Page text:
That baggage colored my reaction to every page of this book, and … I mean, I don’t know if we’re ready to discuss the contents yet, but … yeah. The actual execution didn’t seem any smoother than I had figured (or feared).
GRAEME: And so, here’s where my contrarian nature rears its ugly head, because — well, I liked the first issue. I almost wrote really liked, and then realized that’s not actually true; it’s just that I pretty much went in expecting to hate this series thanks to my dislike for the original Dark Knight (although the second appeals, weirdly. Again, contrarian) and almost all of Miller’s work in recent years, comics and movies alike. (Oh, Spirit…!) And it’s not like Azzarello’s work has ever really gelled for me, or Andy Kubert’s… And yet, somehow, I liked this issue.
I wouldn’t argue that it’s a great comic, but what I kept thinking about were the ways in which it was clearly trying to evoke the earlier Dark Knight books in ways big and small, subtle and less so (The text speak captions!) and failing; it was the failure that made me interested. I’m sure I’ve gone on before on the podcast about the way that the Beatles tried to sound like old R&B records and failed and created something new, or the way that the Monkees tried to sound like the Beatles and failed and created something new — I’m always, always fascinated by cover bands who can’t quite manage to hit the target and the spaces created in between their efforts and the real thing.
Which isn’t to say that DK3 is the Beatles or even the Monkees — it’s not a great comic, like I said — but damn if the combination of Kubert and Janson in the Wonder Woman sequence isn’t more interesting than almost all of Kubert’s other recent work to me. (Same with the Supergirl sequence; the panel where you see her face and Kubert is clearly trying to channel Miller’s DK2 style and not quite managing it…!) Similarly, Azzarello’s attempts to channel Miller are… less smug, perhaps, than other things I’ve read of his lately? More sparse, as well; more willing to let the art handle the storytelling. All of these things appeal to me more than I would’ve expected from an Azzarello and Kubert book otherwise. That it’s lacking any trace of the xenophobia of Holy Terror or misogyny of Sin City is also, of course, a plus.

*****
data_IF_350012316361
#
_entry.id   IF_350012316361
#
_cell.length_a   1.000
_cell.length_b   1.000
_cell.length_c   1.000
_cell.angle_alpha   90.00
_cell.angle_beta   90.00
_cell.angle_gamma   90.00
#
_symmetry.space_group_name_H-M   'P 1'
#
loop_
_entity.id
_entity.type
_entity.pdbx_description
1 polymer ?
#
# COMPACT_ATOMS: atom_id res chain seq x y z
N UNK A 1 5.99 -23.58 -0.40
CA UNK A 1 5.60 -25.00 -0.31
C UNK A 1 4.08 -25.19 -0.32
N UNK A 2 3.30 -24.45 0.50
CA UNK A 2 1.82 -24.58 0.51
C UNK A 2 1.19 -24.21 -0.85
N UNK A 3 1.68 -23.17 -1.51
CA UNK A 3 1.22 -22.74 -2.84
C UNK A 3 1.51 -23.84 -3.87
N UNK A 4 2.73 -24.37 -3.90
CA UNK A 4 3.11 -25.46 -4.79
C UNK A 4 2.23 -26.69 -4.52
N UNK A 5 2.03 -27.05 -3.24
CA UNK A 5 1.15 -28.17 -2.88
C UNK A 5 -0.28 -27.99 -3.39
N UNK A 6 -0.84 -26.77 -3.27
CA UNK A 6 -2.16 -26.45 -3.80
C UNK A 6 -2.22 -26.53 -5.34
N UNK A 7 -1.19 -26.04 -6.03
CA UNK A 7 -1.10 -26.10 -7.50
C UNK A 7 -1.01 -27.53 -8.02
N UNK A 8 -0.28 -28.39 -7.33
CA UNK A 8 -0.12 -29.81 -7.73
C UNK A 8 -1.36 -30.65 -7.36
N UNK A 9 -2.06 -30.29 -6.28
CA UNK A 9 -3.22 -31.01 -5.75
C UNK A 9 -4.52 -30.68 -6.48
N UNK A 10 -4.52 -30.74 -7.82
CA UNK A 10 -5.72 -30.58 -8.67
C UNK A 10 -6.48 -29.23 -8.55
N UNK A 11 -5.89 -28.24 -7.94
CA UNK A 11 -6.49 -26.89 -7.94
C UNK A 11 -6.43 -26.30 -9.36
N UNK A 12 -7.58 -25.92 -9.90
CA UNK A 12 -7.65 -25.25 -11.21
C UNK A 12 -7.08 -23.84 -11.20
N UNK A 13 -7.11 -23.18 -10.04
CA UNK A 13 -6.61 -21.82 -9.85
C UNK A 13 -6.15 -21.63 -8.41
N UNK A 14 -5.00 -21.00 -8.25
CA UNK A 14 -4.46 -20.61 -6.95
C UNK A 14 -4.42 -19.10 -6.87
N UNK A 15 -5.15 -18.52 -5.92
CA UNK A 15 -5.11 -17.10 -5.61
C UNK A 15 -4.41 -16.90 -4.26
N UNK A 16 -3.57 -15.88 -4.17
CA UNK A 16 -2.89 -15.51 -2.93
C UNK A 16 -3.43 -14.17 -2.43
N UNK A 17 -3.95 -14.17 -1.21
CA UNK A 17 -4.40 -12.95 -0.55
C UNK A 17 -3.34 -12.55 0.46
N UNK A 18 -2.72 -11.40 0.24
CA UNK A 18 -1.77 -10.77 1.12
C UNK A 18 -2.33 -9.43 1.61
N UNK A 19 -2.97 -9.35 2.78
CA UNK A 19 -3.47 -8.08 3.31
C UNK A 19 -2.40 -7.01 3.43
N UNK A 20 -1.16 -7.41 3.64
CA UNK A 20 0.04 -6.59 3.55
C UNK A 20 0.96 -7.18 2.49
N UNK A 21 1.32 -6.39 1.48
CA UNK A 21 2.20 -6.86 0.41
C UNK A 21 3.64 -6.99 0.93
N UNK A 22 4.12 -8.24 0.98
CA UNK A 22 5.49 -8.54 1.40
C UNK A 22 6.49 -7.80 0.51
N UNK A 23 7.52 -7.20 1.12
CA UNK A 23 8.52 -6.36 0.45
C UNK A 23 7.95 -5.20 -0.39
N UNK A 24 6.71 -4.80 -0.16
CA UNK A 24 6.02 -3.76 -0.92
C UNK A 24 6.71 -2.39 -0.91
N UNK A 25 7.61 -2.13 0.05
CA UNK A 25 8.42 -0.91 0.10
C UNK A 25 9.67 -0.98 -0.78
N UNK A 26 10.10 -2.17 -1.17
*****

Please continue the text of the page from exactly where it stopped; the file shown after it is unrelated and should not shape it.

But even with all of this, I’m not sure what is actually here. I know what it’s not — a lot of quirks and go-tos of creators that I’m not traditionally down with — but what is in the issue? It’s… ultimately a lot more generic than I was expecting, I think; certainly it’s a “slow burn” of an issue that is amazingly light on plot, but also on spectacle — there’s no real wow moment, despite the efforts of Azzarello and Kubert and Janson. (What is the big moment supposed to be? Superman on ice? The Bruce Wayne is dead reveal, which is hilariously, coincidentally blunted by what’s been happening in recent issues of the Scott Snyder/Greg Capullo Batman book?) In the end, it feels like a solid, middle-of-the-road alternate future DC book, not a million miles away from something like Kingdom Come, or even Injustice: Gods Among Us. Which, surely, isn’t what I’m supposed to think.
MATT: But it’s inevitable that that’s what you’re going to think. The only thing that elevated DK2 beyond “middle-of-the-road alternate future DC book” was that it was, in fact, Miller playing around with an alternate future. It was his anarchic recklessness that gave that book whatever limited juice it had; this one replaces that with some workmanlike dudes doing overly reverent cover versions–not only in his style, but using the world that he’s already carved out. There’s literally nothing here to make this actually feel like an event to me.
Is there more to Dark Knight III than Matt thinks? (Again, those who read the NYT piece have an idea of how Jeff responds.) What is Brian Azzarello actually doing here? And can Batman say something about the human experience? All of those questions will be tackled right here tomorrow. Same Bat-site, same Bat-channel.